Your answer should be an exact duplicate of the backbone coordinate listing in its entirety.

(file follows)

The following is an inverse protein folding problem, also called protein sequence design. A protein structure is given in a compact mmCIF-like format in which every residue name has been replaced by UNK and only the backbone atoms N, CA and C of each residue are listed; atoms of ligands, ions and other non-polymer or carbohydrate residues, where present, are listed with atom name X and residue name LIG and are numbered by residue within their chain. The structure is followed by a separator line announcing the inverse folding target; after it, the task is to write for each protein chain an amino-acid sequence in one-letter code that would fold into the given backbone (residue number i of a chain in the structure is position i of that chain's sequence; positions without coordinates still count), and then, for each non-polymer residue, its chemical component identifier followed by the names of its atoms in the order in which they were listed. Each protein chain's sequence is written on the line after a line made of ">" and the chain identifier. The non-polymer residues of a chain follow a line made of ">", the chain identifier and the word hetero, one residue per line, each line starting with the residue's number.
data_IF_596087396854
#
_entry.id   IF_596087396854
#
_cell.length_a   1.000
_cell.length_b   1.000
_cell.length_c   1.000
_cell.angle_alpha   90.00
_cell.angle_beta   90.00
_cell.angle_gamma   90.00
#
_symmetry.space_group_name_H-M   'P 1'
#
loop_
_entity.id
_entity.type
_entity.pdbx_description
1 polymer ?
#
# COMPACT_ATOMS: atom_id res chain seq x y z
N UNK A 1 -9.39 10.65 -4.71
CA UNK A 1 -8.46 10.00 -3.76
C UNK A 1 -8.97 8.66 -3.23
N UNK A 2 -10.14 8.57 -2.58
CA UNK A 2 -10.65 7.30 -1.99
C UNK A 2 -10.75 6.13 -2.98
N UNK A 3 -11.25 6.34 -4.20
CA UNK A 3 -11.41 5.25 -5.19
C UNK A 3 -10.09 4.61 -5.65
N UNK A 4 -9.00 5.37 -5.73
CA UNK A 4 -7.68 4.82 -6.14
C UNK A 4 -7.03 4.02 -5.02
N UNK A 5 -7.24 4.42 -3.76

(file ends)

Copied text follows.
The following is an inverse protein folding problem, also called protein sequence design. A protein structure is given in a compact mmCIF-like format in which every residue name has been replaced by UNK and only the backbone atoms N, CA and C of each residue are listed; atoms of ligands, ions and other non-polymer or carbohydrate residues, where present, are listed with atom name X and residue name LIG and are numbered by residue within their chain. The structure is followed by a separator line announcing the inverse folding target; after it, the task is to write for each protein chain an amino-acid sequence in one-letter code that would fold into the given backbone (residue number i of a chain in the structure is position i of that chain's sequence; positions without coordinates still count), and then, for each non-polymer residue, its chemical component identifier followed by the names of its atoms in the order in which they were listed. Each protein chain's sequence is written on the line after a line made of ">" and the chain identifier. The non-polymer residues of a chain follow a line made of ">", the chain identifier and the word hetero, one residue per line, each line starting with the residue's number.
data_IF_596087396854
#
_entry.id   IF_596087396854
#
_cell.length_a   1.000
_cell.length_b   1.000
_cell.length_c   1.000
_cell.angle_alpha   90.00
_cell.angle_beta   90.00
_cell.angle_gamma   90.00
#
_symmetry.space_group_name_H-M   'P 1'
#
loop_
_entity.id
_entity.type
_entity.pdbx_description
1 polymer ?
#
# COMPACT_ATOMS: atom_id res chain seq x y z
N UNK A 1 -9.39 10.65 -4.71
CA UNK A 1 -8.46 10.00 -3.76
C UNK A 1 -8.97 8.66 -3.23
N UNK A 2 -10.14 8.57 -2.58
CA UNK A 2 -10.65 7.30 -1.99
C UNK A 2 -10.75 6.13 -2.98
N UNK A 3 -11.25 6.34 -4.20
CA UNK A 3 -11.41 5.25 -5.19
C UNK A 3 -10.09 4.61 -5.65
N UNK A 4 -9.00 5.37 -5.73
CA UNK A 4 -7.68 4.82 -6.14
C UNK A 4 -7.03 4.02 -5.02
N UNK A 5 -7.24 4.42 -3.76